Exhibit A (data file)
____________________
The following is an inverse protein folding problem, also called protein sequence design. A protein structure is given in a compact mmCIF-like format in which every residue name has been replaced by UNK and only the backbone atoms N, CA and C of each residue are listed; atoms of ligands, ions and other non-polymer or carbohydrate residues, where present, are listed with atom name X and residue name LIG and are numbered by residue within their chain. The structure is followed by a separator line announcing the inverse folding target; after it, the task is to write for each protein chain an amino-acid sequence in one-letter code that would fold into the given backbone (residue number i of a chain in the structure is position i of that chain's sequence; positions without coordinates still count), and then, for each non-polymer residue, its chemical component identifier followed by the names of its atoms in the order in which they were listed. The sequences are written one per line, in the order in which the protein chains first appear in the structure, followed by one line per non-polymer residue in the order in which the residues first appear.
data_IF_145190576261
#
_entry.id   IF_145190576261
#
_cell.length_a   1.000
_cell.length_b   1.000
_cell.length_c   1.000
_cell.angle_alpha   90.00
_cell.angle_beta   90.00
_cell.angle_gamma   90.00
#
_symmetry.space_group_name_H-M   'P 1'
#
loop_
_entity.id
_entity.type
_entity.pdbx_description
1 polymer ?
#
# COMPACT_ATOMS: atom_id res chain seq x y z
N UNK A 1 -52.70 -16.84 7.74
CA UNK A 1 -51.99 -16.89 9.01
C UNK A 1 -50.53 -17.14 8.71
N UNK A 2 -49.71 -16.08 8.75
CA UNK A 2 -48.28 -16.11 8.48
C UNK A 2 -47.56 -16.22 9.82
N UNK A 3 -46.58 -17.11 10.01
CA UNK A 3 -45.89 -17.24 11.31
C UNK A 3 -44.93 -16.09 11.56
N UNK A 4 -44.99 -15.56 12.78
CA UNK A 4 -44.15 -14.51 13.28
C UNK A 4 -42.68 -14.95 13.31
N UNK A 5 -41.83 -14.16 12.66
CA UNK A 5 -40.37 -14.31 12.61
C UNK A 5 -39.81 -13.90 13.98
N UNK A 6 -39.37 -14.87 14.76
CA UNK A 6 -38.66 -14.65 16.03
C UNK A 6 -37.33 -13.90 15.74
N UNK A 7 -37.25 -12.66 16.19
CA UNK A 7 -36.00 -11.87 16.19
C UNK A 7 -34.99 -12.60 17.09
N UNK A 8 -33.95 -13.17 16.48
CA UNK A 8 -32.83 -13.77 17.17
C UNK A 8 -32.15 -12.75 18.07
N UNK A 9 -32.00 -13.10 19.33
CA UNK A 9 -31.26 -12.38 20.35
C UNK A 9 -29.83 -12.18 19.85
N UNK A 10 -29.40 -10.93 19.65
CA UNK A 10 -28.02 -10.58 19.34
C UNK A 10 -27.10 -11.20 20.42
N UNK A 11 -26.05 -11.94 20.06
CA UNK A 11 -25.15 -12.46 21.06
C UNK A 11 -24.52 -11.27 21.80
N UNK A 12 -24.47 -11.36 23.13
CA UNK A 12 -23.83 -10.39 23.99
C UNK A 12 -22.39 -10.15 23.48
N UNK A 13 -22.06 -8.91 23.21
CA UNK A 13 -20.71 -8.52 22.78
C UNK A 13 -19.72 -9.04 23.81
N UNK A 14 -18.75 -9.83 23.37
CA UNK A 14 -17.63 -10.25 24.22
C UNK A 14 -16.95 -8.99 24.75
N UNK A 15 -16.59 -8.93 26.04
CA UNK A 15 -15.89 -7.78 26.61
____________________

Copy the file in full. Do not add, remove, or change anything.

The following is an inverse protein folding problem, also called protein sequence design. A protein structure is given in a compact mmCIF-like format in which every residue name has been replaced by UNK and only the backbone atoms N, CA and C of each residue are listed; atoms of ligands, ions and other non-polymer or carbohydrate residues, where present, are listed with atom name X and residue name LIG and are numbered by residue within their chain. The structure is followed by a separator line announcing the inverse folding target; after it, the task is to write for each protein chain an amino-acid sequence in one-letter code that would fold into the given backbone (residue number i of a chain in the structure is position i of that chain's sequence; positions without coordinates still count), and then, for each non-polymer residue, its chemical component identifier followed by the names of its atoms in the order in which they were listed. The sequences are written one per line, in the order in which the protein chains first appear in the structure, followed by one line per non-polymer residue in the order in which the residues first appear.
data_IF_145190576261
#
_entry.id   IF_145190576261
#
_cell.length_a   1.000
_cell.length_b   1.000
_cell.length_c   1.000
_cell.angle_alpha   90.00
_cell.angle_beta   90.00
_cell.angle_gamma   90.00
#
_symmetry.space_group_name_H-M   'P 1'
#
loop_
_entity.id
_entity.type
_entity.pdbx_description
1 polymer ?
#
# COMPACT_ATOMS: atom_id res chain seq x y z
N UNK A 1 -52.70 -16.84 7.74
CA UNK A 1 -51.99 -16.89 9.01
C UNK A 1 -50.53 -17.14 8.71
N UNK A 2 -49.71 -16.08 8.75
CA UNK A 2 -48.28 -16.11 8.48
C UNK A 2 -47.56 -16.22 9.82
N UNK A 3 -46.58 -17.11 10.01
CA UNK A 3 -45.89 -17.24 11.31
C UNK A 3 -44.93 -16.09 11.56
N UNK A 4 -44.99 -15.56 12.78
CA UNK A 4 -44.15 -14.51 13.28
C UNK A 4 -42.68 -14.95 13.31
N UNK A 5 -41.83 -14.16 12.66
CA UNK A 5 -40.37 -14.31 12.61
C UNK A 5 -39.81 -13.90 13.98
N UNK A 6 -39.37 -14.87 14.76
CA UNK A 6 -38.66 -14.65 16.03
C UNK A 6 -37.33 -13.90 15.74
N UNK A 7 -37.25 -12.66 16.19
CA UNK A 7 -36.00 -11.87 16.19
C UNK A 7 -34.99 -12.60 17.09
N UNK A 8 -33.95 -13.17 16.48
CA UNK A 8 -32.83 -13.77 17.17
C UNK A 8 -32.15 -12.75 18.07
N UNK A 9 -32.00 -13.10 19.33
CA UNK A 9 -31.26 -12.38 20.35
C UNK A 9 -29.83 -12.18 19.85
N UNK A 10 -29.40 -10.93 19.65
CA UNK A 10 -28.02 -10.58 19.34
C UNK A 10 -27.10 -11.20 20.42
N UNK A 11 -26.05 -11.94 20.06
CA UNK A 11 -25.15 -12.46 21.06
C UNK A 11 -24.52 -11.27 21.80
N UNK A 12 -24.47 -11.36 23.13
CA UNK A 12 -23.83 -10.39 23.99
C UNK A 12 -22.39 -10.15 23.48
N UNK A 13 -22.06 -8.91 23.21
CA UNK A 13 -20.71 -8.52 22.78
C UNK A 13 -19.72 -9.04 23.81
N UNK A 14 -18.75 -9.83 23.37
CA UNK A 14 -17.63 -10.25 24.22
C UNK A 14 -16.95 -8.99 24.75
N UNK A 15 -16.59 -8.93 26.04
CA UNK A 15 -15.89 -7.78 26.61